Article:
Sound Effects during collision

Arun Vajpey

Jul 8, 1999
Can someone please take me through in chronological detail the warning and other sounds within the ship after Murdoch tired to take evasive action?

- First, when Murdoch yelled "Hard-a-Starboard!" and Hichens complied, would it have sounded any alarms or warnings elsewhere other than the Bridge?

- Next, when he yanked the Engine Room Telegraph witch to "FULL STOP", what are the places in the ship where the warning bells would have been heard? If so, for how long?

- Immediately after the collision, Murdoch pulled (or pressed?) the switch controlling the watertight doors in the buklheads. What sort of visual and/or audible warnings would that have produced and what are the places they would be heard? For how long?

- Was there any time or place where the warning sounds from the Engine Room Telegraph superimposed upon those for the watertight doors?

Thanks in anticipation.
Nov 13, 2014
I don't think any alarms would have to be sounded for a helm order.

When the engine order was given, the Boiler Rooms were alerted by a red light. Then the Leading Firemen would order his men to shop fueling the furnaces and shut the dampers on the boilers. In the engine room, the telegraph would have made a sound as it switched. Then the engineers complied and a telegraph on the bridge synced with the one Murdoch changed, confirming his order was executed.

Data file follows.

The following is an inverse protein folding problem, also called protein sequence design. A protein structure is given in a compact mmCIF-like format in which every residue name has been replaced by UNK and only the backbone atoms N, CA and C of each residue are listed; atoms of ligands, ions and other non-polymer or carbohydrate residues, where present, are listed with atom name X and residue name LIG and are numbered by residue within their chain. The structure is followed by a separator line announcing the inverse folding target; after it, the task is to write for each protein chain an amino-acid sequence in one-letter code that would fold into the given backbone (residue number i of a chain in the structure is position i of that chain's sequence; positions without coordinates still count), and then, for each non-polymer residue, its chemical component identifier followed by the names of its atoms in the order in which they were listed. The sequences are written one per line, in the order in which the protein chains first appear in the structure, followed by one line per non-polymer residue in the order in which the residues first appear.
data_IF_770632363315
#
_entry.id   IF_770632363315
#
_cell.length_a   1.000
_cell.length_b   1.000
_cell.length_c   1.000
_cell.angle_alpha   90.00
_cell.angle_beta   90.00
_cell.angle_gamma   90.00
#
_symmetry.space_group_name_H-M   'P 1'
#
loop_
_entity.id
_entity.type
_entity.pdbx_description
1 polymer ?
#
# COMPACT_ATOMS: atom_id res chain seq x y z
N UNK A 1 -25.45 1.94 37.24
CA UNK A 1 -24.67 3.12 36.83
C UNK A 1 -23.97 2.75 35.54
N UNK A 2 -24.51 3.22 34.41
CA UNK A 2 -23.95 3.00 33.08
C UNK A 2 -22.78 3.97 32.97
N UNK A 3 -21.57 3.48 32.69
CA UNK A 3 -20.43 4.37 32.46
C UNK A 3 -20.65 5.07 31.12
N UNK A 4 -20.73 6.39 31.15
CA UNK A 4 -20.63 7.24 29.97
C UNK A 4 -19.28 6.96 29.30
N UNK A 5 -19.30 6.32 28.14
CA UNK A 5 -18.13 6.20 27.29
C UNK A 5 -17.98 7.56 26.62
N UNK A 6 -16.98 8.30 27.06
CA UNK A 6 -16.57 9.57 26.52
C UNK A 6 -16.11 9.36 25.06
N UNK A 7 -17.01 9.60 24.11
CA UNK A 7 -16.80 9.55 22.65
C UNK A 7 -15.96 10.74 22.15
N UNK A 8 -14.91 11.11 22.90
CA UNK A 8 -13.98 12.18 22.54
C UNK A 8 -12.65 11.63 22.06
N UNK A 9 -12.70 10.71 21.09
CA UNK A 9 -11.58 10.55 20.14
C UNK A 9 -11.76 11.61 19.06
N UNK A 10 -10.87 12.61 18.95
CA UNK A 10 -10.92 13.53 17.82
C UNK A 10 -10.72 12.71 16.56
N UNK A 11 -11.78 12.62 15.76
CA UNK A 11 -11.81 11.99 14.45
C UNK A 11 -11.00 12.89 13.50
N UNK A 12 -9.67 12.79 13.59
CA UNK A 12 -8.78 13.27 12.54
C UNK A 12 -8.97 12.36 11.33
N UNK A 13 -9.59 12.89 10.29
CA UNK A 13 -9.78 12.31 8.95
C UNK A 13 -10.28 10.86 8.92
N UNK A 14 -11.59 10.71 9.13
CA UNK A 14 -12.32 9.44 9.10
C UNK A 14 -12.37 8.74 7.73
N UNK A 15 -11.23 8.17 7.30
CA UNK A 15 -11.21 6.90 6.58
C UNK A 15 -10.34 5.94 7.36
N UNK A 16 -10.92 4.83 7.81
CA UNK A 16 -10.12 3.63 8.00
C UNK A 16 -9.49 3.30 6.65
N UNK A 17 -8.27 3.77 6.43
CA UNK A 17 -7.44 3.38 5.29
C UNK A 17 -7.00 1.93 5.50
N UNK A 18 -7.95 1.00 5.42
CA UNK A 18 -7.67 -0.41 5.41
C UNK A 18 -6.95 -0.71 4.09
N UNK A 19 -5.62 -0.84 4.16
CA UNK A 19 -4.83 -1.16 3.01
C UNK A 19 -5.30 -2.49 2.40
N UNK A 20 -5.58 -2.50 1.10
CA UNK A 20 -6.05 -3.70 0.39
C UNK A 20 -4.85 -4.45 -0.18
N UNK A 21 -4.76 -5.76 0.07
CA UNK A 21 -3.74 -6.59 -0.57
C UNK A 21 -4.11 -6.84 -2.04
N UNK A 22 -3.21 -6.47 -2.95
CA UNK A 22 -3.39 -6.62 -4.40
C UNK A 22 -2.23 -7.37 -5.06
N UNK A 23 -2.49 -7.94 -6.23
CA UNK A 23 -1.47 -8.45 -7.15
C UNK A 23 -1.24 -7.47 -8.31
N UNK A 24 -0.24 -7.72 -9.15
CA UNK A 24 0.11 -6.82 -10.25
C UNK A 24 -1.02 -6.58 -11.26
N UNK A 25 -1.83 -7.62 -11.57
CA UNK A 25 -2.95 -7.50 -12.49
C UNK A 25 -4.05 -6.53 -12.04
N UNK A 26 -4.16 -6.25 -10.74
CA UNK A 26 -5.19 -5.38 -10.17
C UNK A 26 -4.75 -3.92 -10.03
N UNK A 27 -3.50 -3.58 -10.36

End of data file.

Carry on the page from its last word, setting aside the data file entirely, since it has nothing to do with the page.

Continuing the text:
Then the watertight doors were closed. A warning bell sounded through the boiler rooms as the doors slowly closed and then dropped into place. The bell would keep on sounding until the doors are closed automatically. However, Murdoch had no visual confirmation that the watertight doors were actuallly closed and did not know it when a door was re-opened manually.


Jul 1, 2015
Tacoma, WA
Murdoch orders helm, while ringing down both the emergency and none-emergency engine room telegraphs to the engine room. The engine room rings back that the order has been acknowledged. The engine room would thus indicate to the boiler rooms their orders. The boiler room telegraphs would make a gong/bell sound, and visually identify the order.

The watertight door notice read as such:

In case of emergency, to close watertight doors on tank top, press bell; push ten seconds to give alarm; then move switch to ‘on’ position and keep it there, Note: Doors cannot, however, be operated mechanically whilst switch is on.

Pitman described how the doors were shut, stating, "On the bridge; close to the man at the wheel. All you have to do is to just pull it over like that [indicating by describing half a circle]."

The doors once closed by the bridge could not be reopened again unless the bridge deactivated the clutch, therefore the bridge would know if any doors were reopened, due to the fact the men had to ask permission. However, if the doors were shut locally, than they could be reopened if needed, without the bridge ever knowing if they were shut or not shut.

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